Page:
Scientific Questions:

  •  How recoverable is motion perception after treatment in infants with congenital eye disorders?
  • Are Very-Preterm Infants at a disadvantage for visual maturation?

The specific hypothesis underling the work described thus far is that visual abilities might be enhanced or altered in deaf individuals who have heightened use of vision and in preterm infants who had “additional” visual experience.  Infants and children who had congenital visual disorders that distort visual input early in life typically have impaired visual processing.  Studying populations who had a period of early congenital visual diseases can address the vulnerability of various aspects of visual and cognitive processing to abnormal visual experience early in development, and how well they are able to recover after restoration of normal visual input.   My postdoctoral fellowship at the Retina Foundation of the Southwest, University of Texas, Southwestern focused upon the ability of infants and children to recover visual function following treatment of anomalous binocular visual input, such as in the case of strabismus (i.e., crossed eyes) in which each eye receives a different image, or anisometropia, in which one eye has a blurrier image than the other (Bosworth & Birch, in submission; Bosworth & Birch, 2005, 2007; Birch, Felius, Stager, Weakley & Bosworth, 2004).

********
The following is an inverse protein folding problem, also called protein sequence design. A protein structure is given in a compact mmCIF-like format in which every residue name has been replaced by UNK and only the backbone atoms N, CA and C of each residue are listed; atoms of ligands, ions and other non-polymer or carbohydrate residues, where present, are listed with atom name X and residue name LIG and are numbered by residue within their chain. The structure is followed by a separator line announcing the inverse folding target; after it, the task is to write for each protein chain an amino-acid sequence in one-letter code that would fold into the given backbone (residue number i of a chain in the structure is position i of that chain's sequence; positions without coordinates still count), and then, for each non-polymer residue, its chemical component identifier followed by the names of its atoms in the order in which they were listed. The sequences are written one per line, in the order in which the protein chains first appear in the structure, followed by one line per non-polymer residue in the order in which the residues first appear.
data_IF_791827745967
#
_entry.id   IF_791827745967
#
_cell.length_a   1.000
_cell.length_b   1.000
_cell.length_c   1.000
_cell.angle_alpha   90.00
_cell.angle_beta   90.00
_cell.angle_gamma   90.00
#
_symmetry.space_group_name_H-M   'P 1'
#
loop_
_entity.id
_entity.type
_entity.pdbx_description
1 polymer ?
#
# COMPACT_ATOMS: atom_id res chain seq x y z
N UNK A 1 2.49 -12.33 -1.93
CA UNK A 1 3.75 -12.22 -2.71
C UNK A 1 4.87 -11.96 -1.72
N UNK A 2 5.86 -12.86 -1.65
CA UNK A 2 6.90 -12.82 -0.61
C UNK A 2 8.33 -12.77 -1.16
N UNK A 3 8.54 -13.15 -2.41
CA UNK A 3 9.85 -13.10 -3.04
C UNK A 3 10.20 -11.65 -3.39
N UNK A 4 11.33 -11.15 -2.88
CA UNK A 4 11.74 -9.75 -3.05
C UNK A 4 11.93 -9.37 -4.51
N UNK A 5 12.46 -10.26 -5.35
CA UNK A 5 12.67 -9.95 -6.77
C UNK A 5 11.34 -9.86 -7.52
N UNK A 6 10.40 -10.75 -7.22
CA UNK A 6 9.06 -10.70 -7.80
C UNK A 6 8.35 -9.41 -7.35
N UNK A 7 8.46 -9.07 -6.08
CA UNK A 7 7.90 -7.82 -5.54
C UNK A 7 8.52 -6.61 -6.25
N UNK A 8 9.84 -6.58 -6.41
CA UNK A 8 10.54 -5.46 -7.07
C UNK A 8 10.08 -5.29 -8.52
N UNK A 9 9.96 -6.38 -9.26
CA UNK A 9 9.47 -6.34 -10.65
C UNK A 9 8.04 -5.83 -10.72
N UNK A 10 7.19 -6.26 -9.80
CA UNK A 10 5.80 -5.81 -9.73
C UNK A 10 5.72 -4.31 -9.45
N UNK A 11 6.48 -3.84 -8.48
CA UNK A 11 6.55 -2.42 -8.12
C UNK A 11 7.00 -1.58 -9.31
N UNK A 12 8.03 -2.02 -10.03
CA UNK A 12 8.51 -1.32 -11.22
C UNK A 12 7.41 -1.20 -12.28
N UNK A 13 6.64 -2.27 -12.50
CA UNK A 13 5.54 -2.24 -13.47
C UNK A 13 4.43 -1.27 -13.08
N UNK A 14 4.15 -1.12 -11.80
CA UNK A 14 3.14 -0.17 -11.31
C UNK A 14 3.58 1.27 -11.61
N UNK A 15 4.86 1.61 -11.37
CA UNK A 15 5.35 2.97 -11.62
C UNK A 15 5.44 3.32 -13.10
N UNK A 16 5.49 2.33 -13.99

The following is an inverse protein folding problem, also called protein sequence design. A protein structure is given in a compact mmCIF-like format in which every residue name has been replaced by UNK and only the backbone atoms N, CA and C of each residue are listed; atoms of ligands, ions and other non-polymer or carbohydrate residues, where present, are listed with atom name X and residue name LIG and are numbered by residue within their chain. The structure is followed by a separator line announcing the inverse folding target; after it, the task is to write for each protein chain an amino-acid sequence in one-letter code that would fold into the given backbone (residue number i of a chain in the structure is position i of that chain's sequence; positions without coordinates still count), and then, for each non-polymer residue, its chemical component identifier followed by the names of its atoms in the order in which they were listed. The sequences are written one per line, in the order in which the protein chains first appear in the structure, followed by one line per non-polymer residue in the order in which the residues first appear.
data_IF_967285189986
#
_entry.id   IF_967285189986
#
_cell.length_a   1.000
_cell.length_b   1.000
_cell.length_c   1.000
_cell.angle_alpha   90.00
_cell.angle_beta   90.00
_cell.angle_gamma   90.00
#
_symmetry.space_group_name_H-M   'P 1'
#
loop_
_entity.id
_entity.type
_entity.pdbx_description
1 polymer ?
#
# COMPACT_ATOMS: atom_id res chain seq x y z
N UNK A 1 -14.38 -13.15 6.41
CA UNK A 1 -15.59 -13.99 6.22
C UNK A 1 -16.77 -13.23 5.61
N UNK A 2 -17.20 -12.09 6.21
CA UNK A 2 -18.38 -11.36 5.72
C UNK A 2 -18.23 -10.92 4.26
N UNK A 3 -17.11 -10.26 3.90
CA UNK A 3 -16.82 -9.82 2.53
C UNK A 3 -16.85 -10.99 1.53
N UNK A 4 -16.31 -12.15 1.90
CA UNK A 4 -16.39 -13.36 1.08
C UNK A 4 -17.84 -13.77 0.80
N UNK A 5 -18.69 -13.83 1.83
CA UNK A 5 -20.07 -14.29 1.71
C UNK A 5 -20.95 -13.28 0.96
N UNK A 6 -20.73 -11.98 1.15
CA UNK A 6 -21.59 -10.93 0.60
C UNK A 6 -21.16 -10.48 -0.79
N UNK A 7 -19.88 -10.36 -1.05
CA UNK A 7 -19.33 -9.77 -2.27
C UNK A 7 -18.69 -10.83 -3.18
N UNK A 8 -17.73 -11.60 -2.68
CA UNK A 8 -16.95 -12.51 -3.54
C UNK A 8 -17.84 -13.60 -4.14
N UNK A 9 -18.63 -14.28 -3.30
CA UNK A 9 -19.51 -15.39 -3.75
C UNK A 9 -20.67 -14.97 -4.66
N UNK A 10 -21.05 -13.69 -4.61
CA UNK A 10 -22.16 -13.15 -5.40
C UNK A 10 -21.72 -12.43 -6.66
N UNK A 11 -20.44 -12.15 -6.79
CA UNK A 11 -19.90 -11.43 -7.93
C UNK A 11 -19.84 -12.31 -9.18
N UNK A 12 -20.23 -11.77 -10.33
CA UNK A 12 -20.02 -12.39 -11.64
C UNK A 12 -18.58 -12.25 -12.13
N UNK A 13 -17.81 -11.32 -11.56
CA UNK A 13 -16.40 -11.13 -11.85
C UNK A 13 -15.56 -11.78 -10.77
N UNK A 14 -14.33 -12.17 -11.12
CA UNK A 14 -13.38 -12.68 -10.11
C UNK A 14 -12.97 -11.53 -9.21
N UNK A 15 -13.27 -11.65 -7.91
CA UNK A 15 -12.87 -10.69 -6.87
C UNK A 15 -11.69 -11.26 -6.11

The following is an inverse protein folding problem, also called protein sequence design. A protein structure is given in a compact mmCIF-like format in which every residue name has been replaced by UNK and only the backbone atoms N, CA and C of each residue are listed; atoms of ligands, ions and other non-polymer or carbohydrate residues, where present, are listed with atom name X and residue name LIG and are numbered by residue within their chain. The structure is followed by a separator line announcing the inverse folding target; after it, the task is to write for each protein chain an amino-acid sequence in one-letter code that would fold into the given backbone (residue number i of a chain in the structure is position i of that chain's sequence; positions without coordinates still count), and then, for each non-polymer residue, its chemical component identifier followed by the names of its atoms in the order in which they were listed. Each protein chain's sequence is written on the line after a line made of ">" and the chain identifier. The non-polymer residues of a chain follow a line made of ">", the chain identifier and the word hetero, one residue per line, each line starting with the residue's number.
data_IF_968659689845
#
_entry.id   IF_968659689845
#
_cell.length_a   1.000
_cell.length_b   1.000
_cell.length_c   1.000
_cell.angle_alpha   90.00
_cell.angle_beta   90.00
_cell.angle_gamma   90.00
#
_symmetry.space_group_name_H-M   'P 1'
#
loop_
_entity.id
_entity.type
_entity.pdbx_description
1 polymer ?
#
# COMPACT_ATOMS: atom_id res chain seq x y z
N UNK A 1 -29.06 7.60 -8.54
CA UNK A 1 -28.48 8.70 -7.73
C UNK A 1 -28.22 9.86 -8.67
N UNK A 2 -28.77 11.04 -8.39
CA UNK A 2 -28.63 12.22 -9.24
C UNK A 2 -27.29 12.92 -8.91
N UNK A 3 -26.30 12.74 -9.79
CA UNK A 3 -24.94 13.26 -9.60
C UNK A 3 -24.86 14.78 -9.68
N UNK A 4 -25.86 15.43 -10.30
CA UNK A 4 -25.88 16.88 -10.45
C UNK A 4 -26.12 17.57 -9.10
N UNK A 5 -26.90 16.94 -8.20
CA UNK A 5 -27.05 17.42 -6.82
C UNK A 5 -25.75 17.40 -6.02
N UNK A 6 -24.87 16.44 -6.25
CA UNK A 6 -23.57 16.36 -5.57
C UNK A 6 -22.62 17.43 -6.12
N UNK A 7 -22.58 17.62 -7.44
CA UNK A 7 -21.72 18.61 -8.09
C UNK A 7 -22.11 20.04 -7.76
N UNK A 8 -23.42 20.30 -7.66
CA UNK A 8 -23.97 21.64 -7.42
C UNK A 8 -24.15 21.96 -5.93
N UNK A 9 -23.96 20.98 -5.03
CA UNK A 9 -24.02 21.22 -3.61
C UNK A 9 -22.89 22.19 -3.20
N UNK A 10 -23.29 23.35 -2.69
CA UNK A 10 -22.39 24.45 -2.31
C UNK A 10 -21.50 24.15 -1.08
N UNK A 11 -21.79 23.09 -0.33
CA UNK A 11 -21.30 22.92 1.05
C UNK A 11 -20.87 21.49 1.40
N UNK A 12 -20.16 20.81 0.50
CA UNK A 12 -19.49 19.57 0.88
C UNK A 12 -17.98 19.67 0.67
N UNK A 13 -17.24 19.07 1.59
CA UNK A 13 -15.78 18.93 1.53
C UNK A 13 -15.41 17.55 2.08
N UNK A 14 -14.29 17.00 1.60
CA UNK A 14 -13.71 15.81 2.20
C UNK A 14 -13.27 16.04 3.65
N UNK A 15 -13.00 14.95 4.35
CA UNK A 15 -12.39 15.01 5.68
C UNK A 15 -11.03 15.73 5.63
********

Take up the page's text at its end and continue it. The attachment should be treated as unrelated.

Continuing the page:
In collaboration with doctors in the Ratner Children’s Eye Center at UCSD, my colleagues and I examined visual function longitudinally in very preterm infants with Retinopathy of Prematurity (ROP) which is a condition that disrupts the photoreceptors in the eye (Bosworth, Robbins, Granet, & Dobkins, 2013).   Children who were very premature (born more than 9 weeks early) may show visual and cognitive deficits, possibly even lasting into adolescence, with additional deficits seen in those who had a history of ocular or neural complications at birth.  This work may have clinical implications for therapies that could improve long-term outcomes for individuals born prematurely.


Relevant Publications:

Birch EE, Felius J, Stager, DR, Weakley, DR, & Bosworth RG  (2004). Pre-operative stability of infantile esotropia and post-operative outcome.  American Journal of Ophthalmology, 138, 1003-9.

Hoffman, DR, Theuer, RC, Castaneda, YS, Wheaton, DH, Bosworth, RG, O’Connor, AR, Morale, SE, Wiedemann, L.E., & Birch, EE (2004). Maturation of visual acuity is accelerated in breast-fed term infants fed baby food containing DHA-enriched egg yolk. Journal of Nutrition, 134 (9), 2307-2313.

Birch, EE & Bosworth, RG (2005). Visual evoked potentials in infants and children. Chapter in M. J Aminoff (Ed.).  Electrodiagnosis in Clinical Neurology, 5th Edition.  New York: Churchill-Livingstone, pp.439-450.

Bosworth, RG & Birch, EE (2005). Motion detection in normal infants and young patients with infantile esotropia.  Vision Research 45(12).  1557-1567.

Bosworth, RG & Birch, EE (2007). Nasal-temporal asymmetries in motion detection and motion VEP in normal infants and young patients with infantile esotropia. Journal of Investigative Ophthalmology & Vision Science, 48(12), 5523-5531.

Bosworth, RG, Robbins, SL, Granet, DB & Dobkins, KR (2013).  Delayed luminance and chromatic contrast sensitivity in infants with Retinopathy of Prematurity. Documenta Ophthalmologica, 127(1), 57-68.